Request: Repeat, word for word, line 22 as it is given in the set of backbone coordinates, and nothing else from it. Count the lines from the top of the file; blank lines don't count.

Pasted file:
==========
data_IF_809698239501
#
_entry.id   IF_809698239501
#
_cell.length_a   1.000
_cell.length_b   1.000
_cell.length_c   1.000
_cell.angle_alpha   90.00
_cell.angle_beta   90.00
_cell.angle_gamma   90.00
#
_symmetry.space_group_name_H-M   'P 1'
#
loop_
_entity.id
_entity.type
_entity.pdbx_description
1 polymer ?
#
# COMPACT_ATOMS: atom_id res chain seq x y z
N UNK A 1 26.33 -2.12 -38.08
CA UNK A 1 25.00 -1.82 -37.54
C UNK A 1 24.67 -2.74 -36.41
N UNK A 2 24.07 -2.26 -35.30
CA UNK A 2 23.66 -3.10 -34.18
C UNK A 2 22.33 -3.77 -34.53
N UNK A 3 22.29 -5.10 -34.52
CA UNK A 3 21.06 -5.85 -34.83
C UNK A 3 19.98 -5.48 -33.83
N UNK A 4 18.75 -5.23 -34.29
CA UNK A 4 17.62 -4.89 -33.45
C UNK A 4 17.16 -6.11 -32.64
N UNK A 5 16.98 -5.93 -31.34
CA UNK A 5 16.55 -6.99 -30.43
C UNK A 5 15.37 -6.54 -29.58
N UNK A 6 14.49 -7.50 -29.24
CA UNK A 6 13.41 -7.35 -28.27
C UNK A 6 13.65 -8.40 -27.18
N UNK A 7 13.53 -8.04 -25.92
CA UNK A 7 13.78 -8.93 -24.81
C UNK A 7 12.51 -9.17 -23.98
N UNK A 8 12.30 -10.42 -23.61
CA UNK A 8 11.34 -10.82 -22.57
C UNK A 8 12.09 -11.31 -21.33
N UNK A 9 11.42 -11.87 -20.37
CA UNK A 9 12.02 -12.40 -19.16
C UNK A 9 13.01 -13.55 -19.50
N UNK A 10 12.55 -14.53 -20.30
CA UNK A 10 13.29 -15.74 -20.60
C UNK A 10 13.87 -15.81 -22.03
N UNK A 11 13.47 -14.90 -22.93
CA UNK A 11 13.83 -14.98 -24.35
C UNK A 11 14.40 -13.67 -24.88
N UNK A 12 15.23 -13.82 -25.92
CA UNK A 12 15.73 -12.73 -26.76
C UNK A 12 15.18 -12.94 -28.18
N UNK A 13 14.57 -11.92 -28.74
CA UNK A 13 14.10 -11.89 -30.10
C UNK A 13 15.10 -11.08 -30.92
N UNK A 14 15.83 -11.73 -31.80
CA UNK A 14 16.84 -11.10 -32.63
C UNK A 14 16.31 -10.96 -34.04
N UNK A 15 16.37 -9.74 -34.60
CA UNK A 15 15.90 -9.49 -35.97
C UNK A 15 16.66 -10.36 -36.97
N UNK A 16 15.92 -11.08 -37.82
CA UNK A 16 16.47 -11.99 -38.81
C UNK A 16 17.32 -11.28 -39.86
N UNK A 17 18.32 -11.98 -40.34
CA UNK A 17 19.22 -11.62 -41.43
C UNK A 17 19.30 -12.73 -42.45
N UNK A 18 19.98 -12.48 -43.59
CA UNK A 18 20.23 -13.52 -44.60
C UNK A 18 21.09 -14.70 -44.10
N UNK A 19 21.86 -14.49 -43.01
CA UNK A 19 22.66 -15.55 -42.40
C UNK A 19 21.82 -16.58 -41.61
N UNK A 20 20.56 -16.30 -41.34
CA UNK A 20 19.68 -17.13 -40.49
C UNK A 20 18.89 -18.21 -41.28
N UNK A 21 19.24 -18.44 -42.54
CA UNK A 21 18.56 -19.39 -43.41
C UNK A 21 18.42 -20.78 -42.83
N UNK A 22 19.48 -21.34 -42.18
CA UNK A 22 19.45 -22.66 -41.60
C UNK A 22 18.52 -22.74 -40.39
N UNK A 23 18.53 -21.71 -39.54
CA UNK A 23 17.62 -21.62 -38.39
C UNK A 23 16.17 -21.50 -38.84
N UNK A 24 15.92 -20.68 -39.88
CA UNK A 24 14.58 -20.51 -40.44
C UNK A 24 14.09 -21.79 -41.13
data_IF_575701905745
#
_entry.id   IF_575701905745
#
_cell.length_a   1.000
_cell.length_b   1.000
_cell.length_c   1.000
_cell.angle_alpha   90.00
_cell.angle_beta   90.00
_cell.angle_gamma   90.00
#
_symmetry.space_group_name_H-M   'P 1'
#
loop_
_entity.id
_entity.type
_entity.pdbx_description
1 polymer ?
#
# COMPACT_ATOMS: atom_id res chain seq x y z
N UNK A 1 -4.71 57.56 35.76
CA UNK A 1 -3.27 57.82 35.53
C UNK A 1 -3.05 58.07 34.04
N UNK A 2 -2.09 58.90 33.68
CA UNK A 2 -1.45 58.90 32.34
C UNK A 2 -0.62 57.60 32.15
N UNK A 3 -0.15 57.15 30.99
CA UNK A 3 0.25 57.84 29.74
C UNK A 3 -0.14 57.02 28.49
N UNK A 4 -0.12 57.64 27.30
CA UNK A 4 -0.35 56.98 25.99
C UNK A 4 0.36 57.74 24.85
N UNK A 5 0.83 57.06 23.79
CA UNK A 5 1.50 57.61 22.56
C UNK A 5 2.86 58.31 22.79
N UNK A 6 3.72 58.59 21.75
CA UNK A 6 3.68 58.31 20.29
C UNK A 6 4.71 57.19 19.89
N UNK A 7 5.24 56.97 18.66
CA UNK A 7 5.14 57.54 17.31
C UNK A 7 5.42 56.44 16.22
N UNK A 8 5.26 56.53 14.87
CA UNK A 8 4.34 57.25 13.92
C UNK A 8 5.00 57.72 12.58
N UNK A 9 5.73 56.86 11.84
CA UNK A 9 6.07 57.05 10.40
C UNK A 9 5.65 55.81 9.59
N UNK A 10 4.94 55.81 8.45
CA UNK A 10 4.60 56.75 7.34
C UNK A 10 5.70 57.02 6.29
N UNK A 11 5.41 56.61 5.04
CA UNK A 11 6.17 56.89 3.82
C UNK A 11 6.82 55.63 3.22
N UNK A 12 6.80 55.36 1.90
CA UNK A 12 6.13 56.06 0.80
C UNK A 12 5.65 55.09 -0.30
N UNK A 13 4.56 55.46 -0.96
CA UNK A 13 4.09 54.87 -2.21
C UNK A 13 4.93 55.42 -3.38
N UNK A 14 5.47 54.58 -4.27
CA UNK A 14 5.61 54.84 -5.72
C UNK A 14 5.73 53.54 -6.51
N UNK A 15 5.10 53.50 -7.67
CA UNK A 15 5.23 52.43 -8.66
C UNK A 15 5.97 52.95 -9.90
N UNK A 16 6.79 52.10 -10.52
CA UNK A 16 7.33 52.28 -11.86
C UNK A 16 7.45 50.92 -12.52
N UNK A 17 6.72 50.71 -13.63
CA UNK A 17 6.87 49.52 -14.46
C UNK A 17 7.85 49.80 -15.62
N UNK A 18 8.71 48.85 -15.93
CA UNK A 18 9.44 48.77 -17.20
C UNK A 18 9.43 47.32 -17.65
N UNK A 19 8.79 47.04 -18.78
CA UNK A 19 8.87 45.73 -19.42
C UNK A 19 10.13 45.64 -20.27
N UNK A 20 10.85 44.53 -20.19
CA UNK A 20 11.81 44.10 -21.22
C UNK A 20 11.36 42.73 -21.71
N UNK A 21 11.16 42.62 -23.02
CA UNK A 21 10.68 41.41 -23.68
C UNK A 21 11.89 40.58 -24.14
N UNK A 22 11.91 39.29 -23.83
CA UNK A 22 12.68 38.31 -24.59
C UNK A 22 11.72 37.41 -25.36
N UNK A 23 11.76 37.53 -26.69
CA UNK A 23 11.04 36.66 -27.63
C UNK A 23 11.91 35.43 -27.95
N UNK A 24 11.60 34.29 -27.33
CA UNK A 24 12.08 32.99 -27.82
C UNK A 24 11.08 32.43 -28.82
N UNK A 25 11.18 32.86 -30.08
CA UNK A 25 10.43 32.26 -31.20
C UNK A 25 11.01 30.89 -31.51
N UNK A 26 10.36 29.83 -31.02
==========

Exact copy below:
CA UNK A 1 25.00 -1.82 -37.54